163 of the 303 mosquitoes harbored oocysts (53.8 % (95% CI: 48.2–59.3 %)). The number of oocysts varied from 1 to 110 (mean ± 95% CI: 17.1 ± 2.62). Mosquitoes reared in groups of three had fewer oocysts (8.4 ± 2.8) than mosquitoes reared individually (15.1 ± 3.7; Table 1). Mosquitoes exposed as adults had fewer oocysts (10.5 ± 3.9) than unexposed ones (14.5 ± 3.5; Table 1). Although overall there was also a lower oocyst load in mosquitoes exposed as larvae (12.0 ± 3.5 vs 14.0 ± 4.0; Table 1), larval exposure decreased the oocyst load of mosquitoes only if they had been reared individually (contrast analysis; t = 1.9, df = 155, P = 0.057), but increased it if they had been reared in groups of three (t = − 2.1, df = 155, P = 0.03).

28 out of 280 mosquitoes harbored oocysts but no sporozoites (10.0 % (95% CI: 7.0–14.1%)). This proportion was not affected by any of the treatments (P > 0.14) or interaction (P > 0.76).


Our general results are that exposure to a low, sublethal concentration of permethrin affected the development and life-history of mosquitoes in ways that impacted the transmission of malaria, and that these effects were influenced by competition for food.

Mosquito development and adult size

Although we used a concentration of permethrin that we had tested to be sublethal, slightly more exposed than unexposed larvae died, in particular if they had been reared in competition (so, with limited food). Since the exposed mosquitoes that had been reared in competition also developed into slightly larger adults, the insecticide appears to have mainly killed the smallest and weakest larvae. Exposure to permethrin also delayed pupation, but only if mosquitoes were reared individually. This might again reflect that, in competition, the weakest (and thus most slowly developing) larvae were killed by the insecticide.

The effects on the mosquitoes’ development may be a direct consequence of the neurotoxicity of permethrin. They may, however, also be caused indirectly through the costs associated with the mosquitoes’ ways of dealing with (so detoxifying, metabolizing or sequestering) the insecticide [47,48,49]. If such a cost uses energy as its currency, it should be more apparent in cases of food restriction. Our results were consistent with this idea, as permethrin slightly increased mortality only if larvae had been reared in competition.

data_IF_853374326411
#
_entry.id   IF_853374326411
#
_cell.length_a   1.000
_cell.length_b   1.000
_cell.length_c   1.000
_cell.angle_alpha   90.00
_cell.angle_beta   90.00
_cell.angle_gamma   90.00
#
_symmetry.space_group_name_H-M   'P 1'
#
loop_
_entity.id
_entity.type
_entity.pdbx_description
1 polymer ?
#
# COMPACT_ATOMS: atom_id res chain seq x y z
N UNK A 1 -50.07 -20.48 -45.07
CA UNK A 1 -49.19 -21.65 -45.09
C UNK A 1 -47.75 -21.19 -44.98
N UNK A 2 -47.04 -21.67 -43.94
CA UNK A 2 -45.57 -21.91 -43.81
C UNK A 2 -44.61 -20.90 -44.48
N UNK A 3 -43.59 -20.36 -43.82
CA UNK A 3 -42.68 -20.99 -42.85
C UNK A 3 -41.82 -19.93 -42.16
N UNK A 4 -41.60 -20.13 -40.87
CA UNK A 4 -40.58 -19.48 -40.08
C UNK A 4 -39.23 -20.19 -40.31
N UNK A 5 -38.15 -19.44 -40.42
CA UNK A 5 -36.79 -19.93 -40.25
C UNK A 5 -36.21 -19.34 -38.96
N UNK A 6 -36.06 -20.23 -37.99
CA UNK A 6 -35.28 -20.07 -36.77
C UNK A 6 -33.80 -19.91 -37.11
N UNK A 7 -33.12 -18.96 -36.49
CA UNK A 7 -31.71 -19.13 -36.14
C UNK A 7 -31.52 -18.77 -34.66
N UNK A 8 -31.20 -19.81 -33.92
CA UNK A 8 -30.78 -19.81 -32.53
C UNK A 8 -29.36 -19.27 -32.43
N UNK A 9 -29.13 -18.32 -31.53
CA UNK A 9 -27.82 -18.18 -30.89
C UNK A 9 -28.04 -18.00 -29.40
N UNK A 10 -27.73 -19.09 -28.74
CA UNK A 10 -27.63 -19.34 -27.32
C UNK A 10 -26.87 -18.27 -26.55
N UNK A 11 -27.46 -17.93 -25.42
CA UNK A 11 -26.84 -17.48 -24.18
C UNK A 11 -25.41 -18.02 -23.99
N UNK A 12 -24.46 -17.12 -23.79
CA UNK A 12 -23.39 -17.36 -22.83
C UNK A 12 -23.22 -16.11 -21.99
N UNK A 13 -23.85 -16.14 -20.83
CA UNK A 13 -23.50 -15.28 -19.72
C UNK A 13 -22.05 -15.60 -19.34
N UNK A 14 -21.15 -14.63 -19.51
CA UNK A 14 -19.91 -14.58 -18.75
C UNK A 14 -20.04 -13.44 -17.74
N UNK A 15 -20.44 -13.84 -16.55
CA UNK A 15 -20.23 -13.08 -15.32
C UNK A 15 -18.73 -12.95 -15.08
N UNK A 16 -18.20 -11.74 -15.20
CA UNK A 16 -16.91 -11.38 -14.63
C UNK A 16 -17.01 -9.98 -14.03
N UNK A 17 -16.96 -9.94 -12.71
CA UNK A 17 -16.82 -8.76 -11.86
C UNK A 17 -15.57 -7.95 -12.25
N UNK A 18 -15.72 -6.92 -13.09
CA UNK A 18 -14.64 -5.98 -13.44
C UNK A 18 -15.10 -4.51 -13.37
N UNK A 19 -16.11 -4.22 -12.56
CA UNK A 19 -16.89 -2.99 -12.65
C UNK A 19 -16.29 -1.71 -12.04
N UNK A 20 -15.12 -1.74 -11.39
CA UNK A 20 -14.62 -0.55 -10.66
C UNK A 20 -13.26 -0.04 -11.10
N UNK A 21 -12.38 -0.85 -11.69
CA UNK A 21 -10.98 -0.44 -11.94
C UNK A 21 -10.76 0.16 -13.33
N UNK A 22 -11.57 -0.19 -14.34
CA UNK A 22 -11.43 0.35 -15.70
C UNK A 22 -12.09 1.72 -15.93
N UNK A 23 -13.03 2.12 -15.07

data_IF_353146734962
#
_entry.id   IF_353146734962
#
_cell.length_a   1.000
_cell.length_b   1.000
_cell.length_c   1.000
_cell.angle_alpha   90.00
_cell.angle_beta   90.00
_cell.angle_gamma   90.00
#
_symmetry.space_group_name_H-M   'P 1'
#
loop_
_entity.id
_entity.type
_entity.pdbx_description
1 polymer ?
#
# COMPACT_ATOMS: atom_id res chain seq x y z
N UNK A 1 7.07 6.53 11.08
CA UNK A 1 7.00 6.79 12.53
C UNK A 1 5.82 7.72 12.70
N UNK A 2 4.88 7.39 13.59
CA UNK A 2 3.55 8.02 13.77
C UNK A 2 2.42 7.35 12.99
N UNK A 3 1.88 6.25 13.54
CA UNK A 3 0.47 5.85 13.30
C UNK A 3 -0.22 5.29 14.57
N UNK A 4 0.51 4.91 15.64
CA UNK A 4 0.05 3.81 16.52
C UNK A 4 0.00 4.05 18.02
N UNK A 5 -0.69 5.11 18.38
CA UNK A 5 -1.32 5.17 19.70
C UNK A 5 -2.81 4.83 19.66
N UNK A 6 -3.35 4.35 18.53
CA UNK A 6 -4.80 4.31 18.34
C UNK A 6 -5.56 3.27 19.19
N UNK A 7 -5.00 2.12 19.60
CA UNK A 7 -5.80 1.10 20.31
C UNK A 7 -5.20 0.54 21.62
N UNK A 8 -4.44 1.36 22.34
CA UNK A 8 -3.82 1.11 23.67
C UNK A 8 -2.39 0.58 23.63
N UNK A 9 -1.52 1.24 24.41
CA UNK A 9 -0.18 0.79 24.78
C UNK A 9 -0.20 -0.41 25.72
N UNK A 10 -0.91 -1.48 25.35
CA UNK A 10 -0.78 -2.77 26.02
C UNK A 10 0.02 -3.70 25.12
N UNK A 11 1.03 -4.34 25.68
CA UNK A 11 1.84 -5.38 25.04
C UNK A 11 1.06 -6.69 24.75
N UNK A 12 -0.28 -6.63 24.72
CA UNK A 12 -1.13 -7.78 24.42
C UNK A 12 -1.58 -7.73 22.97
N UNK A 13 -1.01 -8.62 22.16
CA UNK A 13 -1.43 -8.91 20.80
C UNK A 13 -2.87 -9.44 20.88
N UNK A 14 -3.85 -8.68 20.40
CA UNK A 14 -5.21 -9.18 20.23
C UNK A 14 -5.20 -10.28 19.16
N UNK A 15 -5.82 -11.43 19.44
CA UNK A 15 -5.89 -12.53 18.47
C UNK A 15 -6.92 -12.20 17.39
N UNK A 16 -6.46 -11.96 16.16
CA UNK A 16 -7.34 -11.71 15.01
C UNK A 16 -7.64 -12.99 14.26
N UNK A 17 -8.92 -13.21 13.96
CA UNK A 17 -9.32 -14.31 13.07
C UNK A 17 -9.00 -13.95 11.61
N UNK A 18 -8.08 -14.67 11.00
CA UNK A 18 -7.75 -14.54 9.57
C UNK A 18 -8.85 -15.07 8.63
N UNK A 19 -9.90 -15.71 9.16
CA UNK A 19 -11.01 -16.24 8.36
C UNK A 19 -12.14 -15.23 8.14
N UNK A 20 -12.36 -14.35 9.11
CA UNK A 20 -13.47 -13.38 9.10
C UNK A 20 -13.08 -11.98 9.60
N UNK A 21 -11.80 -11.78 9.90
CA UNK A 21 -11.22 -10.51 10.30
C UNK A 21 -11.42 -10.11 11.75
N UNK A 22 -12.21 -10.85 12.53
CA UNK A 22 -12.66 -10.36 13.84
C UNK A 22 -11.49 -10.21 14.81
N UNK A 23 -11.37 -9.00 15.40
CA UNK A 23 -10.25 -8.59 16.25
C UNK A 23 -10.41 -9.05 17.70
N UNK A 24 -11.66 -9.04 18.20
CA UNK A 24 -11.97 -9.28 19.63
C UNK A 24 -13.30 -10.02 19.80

Mosquito longevity post-infection

That, overall, competition decreased the longevity of the mosquitoes corroborates previous work [25] and may be a consequence of the reduced resource availability, leading to small females [50] and limiting mosquitoes’ immune responses (e.g. [5, 51]). Similarly, that permethrin exposure did not affect the longevity of individually reared mosquitoes corroborates studies that found no or negative effect of insecticide on post-infection survival following larvicidal (Bti) [19] or pyrethroid exposure [15, 52]. However, in our experiment mosquitoes that were exposed both as larvae and as adults survived longer than unexposed ones, if they had been reared with competition. This suggests that the insecticide alleviate the costs of the infection, perhaps by helping mosquito immunity [5], as suggested by the results on prevalence. In individually reared mosquitoes, however, the high survival rate 22 days after the infection (c.80%) may have hidden any beneficial effect of permethrin exposure.

Infection prevalence and intensity

In contrast to what we found for longevity and to what has been found in other studies [19, 25], larval competition did not influence the prevalence of infection or the proportion of infectious mosquitoes.

However, exposure to permethrin at either larval or adult mosquitoes reduced both the prevalence of infection and the mosquitoes’ infectiousness. These results corroborate several studies that found lower Plasmodium infection prevalence after adult mosquitoes were exposed to deltamethrin (a pyrethroid) [14, 15, 52], bendiocarb (a carbamate) or DDT (an organochlorine) [53] (but see [54]). Our findings also complement these results by showing that exposure at larval and adult stages, even at a very low dose, have similar effects on infection prevalence.

The direct effect of pyrethroid insecticides on the development of Plasmodium [13, 14] is unlikely to be the only mechanism underlying our results, for larval and adult exposure led to a similar decrease in prevalence. Alternatively, the observed effects may be due to an indirect effect of the insecticide on mosquito physiology and immunity. Insecticides can affect insect immunity in several ways (reviewed in [55]), including effects on the number of hemocytes [56], on the activity of immune enzymes [57, 58], on the melanisation and antibacterial responses [5] and on oxidative stress. Indeed, pyrethroid insecticides are a major source of reactive oxygen species (ROS) in exposed organisms [3, 4, 59], and ROS are a common immune defense against many pathogens [60], including Plasmodium [61,62,63]. In addition, antioxidants are produced in response to pyrethroid exposure [7] and are associated to both pyrethroid tolerance [4, 64, 65] and mosquito’s response to an infectious blood meal [63, 66]. For example, two important cytosolic antioxidants (Cu–Zn SOD2 and SOD3A) have been found to be overexpressed both after an infectious blood meal [66, 67] and in pyrethroid-tolerant An. gambiae [4], and are therefore involved in the physiological response of both stressors. Thus, a combination of oxidants (due to exposure to permethrin) and antioxidants (as a response to oxidative stress) may help pyrethroid-exposed mosquitoes to resist a Plasmodium infection.